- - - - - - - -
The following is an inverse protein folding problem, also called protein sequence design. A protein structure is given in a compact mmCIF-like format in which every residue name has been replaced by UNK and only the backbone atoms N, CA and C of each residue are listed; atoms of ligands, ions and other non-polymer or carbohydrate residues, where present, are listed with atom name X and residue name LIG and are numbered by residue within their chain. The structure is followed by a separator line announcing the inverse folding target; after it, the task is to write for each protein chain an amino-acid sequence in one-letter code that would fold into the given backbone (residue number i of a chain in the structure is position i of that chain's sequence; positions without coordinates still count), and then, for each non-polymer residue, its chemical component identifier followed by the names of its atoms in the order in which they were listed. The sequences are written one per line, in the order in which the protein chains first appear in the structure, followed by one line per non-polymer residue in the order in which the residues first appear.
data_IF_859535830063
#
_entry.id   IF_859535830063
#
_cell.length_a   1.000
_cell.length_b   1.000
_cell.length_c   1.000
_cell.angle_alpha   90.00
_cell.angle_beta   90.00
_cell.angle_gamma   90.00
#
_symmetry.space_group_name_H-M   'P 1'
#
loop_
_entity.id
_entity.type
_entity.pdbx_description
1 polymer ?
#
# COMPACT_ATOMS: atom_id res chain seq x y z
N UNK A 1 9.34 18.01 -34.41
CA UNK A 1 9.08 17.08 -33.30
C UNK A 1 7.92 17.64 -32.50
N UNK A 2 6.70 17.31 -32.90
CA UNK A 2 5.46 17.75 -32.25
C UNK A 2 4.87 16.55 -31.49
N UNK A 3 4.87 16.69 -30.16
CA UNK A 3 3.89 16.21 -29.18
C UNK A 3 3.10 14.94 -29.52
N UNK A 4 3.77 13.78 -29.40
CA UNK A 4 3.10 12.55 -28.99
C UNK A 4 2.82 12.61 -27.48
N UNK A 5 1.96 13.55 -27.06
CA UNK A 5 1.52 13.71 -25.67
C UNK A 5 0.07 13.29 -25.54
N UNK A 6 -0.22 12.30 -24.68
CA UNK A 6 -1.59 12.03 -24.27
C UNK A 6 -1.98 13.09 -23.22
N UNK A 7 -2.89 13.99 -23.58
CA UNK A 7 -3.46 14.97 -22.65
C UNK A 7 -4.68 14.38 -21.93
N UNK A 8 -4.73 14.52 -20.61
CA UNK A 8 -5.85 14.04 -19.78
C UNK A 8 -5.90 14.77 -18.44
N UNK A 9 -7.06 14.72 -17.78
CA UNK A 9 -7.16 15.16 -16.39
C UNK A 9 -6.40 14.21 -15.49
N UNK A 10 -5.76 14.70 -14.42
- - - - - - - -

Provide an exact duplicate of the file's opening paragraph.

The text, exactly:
The following is an inverse protein folding problem, also called protein sequence design. A protein structure is given in a compact mmCIF-like format in which every residue name has been replaced by UNK and only the backbone atoms N, CA and C of each residue are listed; atoms of ligands, ions and other non-polymer or carbohydrate residues, where present, are listed with atom name X and residue name LIG and are numbered by residue within their chain. The structure is followed by a separator line announcing the inverse folding target; after it, the task is to write for each protein chain an amino-acid sequence in one-letter code that would fold into the given backbone (residue number i of a chain in the structure is position i of that chain's sequence; positions without coordinates still count), and then, for each non-polymer residue, its chemical component identifier followed by the names of its atoms in the order in which they were listed. The sequences are written one per line, in the order in which the protein chains first appear in the structure, followed by one line per non-polymer residue in the order in which the residues first appear.